So how will this show be received by non-Muslims? I would like to think that given Islam’s topical importance in American discourse, simple curiosity might overcome any reluctance to engage. Perhaps the display of the Islamic in its own spiritual terms will become as accepted in American exhibitions as, say, Buddhist devotional art has been. Whether that is true remains to be seen, and I am sure the Sackler is watching attendance carefully. The exhibit itself appears to be watched by an unusual number of guards, and rumor has it that negotiations for the show with Turkey were fraught with concerns over politics and security.
The museum and its staff are to be commended first of all simply for pulling it off. More, they are to be commended for putting the spiritual aspect of the Qur’an first, confronting any ignorance or prejudice about Islam head-on, using the medium of these historic Qur’ans as teaching tools about the faith before presenting them as art. And finally, wearing my art-historian’s hat, I commend the Sackler for a breathtakingly beautiful show of important new material for American audiences that engages the scholar, the student, the committed Muslim, and the lay visitor equally.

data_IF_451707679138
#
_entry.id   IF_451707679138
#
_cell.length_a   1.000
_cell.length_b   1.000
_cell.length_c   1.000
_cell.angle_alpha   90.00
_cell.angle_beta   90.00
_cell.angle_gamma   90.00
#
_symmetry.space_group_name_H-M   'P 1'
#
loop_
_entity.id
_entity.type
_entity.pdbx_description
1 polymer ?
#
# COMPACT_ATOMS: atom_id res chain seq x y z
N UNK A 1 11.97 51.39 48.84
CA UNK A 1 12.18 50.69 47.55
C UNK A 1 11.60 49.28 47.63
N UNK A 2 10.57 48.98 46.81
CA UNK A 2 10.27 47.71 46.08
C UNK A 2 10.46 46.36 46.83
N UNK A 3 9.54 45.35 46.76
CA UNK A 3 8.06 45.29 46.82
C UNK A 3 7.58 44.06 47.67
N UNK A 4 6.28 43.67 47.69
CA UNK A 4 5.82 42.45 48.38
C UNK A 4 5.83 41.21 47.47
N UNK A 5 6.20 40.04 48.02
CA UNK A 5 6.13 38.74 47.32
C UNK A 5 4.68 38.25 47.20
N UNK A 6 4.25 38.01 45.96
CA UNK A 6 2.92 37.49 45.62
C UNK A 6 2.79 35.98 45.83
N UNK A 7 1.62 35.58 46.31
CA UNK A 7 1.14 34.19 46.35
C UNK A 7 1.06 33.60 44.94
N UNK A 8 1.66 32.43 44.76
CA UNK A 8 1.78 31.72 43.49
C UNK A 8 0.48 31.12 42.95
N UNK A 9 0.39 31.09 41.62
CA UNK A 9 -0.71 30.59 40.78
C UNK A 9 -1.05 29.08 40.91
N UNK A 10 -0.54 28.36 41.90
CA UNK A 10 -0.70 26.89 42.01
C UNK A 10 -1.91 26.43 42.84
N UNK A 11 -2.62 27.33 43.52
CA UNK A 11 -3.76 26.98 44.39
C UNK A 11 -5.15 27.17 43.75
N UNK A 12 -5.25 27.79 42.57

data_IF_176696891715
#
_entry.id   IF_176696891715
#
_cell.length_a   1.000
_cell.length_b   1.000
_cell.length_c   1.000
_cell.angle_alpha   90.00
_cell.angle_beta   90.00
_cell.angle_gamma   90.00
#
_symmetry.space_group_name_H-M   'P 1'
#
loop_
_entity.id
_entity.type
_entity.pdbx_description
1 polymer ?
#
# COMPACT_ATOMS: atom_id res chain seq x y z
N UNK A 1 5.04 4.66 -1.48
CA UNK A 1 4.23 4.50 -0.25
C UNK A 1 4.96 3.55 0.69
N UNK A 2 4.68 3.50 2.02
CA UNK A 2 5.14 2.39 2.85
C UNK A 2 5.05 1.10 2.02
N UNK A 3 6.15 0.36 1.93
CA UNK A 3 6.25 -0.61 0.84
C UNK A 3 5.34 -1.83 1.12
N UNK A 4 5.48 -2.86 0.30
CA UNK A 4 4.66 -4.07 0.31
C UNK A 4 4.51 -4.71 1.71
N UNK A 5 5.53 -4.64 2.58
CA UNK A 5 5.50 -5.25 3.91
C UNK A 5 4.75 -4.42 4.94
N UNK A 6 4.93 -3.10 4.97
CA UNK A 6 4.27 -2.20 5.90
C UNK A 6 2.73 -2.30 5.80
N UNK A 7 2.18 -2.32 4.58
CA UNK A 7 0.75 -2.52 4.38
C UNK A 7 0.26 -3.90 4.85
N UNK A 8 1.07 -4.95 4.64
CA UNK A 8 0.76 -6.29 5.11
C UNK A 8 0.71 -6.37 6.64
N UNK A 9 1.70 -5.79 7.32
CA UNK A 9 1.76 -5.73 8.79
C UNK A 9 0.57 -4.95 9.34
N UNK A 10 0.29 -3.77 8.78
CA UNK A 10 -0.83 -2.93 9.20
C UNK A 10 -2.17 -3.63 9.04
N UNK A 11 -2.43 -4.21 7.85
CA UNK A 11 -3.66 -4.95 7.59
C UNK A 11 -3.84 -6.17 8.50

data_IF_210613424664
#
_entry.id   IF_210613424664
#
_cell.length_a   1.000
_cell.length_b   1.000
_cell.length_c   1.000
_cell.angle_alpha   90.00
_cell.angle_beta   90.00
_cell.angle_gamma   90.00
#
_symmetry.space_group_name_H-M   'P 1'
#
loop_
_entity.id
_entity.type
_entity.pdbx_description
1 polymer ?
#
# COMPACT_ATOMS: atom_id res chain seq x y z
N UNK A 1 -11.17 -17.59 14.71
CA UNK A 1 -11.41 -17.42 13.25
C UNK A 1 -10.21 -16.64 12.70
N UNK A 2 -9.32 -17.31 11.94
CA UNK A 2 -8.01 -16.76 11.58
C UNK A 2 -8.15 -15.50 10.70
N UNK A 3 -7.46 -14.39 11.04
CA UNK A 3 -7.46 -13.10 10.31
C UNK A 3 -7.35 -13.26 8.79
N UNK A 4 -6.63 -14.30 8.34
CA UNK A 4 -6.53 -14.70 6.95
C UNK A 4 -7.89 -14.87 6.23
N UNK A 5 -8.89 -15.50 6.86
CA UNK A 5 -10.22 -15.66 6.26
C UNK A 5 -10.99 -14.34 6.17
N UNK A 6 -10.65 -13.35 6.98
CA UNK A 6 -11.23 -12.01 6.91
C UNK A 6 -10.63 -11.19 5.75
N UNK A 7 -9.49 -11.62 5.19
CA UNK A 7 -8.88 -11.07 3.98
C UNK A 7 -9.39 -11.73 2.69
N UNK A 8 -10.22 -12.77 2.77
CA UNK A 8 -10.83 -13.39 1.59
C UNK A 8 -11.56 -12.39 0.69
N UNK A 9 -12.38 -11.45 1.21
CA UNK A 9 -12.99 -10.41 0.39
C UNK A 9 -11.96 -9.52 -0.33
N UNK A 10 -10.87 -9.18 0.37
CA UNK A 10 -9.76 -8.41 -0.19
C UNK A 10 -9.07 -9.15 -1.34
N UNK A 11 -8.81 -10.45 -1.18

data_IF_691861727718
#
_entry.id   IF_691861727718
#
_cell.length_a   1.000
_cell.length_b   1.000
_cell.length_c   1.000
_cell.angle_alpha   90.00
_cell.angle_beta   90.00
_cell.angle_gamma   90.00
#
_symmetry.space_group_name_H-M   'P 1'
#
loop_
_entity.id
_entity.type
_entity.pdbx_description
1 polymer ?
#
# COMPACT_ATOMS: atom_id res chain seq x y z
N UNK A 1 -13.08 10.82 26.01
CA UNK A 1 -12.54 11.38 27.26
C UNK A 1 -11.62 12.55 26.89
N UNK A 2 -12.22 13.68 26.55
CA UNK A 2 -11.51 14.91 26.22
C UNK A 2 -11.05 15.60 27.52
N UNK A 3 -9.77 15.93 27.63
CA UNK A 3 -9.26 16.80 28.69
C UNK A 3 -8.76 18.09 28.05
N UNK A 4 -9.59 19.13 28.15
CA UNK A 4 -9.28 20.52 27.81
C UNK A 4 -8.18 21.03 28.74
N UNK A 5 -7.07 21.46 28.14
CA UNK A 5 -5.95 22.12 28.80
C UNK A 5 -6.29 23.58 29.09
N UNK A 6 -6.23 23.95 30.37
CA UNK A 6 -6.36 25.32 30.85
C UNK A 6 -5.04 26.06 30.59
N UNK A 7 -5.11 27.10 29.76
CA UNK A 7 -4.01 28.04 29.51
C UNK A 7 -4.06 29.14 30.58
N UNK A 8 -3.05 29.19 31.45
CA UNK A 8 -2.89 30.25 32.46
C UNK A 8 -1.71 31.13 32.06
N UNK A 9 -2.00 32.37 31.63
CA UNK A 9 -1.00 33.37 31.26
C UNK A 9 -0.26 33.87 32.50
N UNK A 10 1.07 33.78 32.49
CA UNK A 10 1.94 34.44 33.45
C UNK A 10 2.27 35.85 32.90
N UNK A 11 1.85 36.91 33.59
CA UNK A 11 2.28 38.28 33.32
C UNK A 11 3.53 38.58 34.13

*The top three images are provided courtesy of the Sackler Gallery. We also thank Rami Skooti for his permission to use his photo from the exhibit.
 Massumeh Farhad, “Introduction,” in Massumeh Farhad and Simon Rettig, The Art of the Qur’an: Treasures from the Museum of Turkish and Islamic Arts (Washington: Arthur M. Sackler Gallery, 2016), 20-21.
 Glenn D. Lowry and Susan Nemazee, A Jeweler’s Eye: Islamic Arts of the Book from the Vever Collection ( Arthur M. Sackler Gallery, 1988), 34-35.
 “Falnama: The Book of Omens,” on display 2009-10; “Shahnama: 1000 Years of the Book of Kings,” on display 2010-2011.
 The cloth that covers the Ka’aba.
 The Art of the Qur’an: Treasures from the Museum of Turkish and Islamic Arts, foreword by Seracettin Şahin, 9.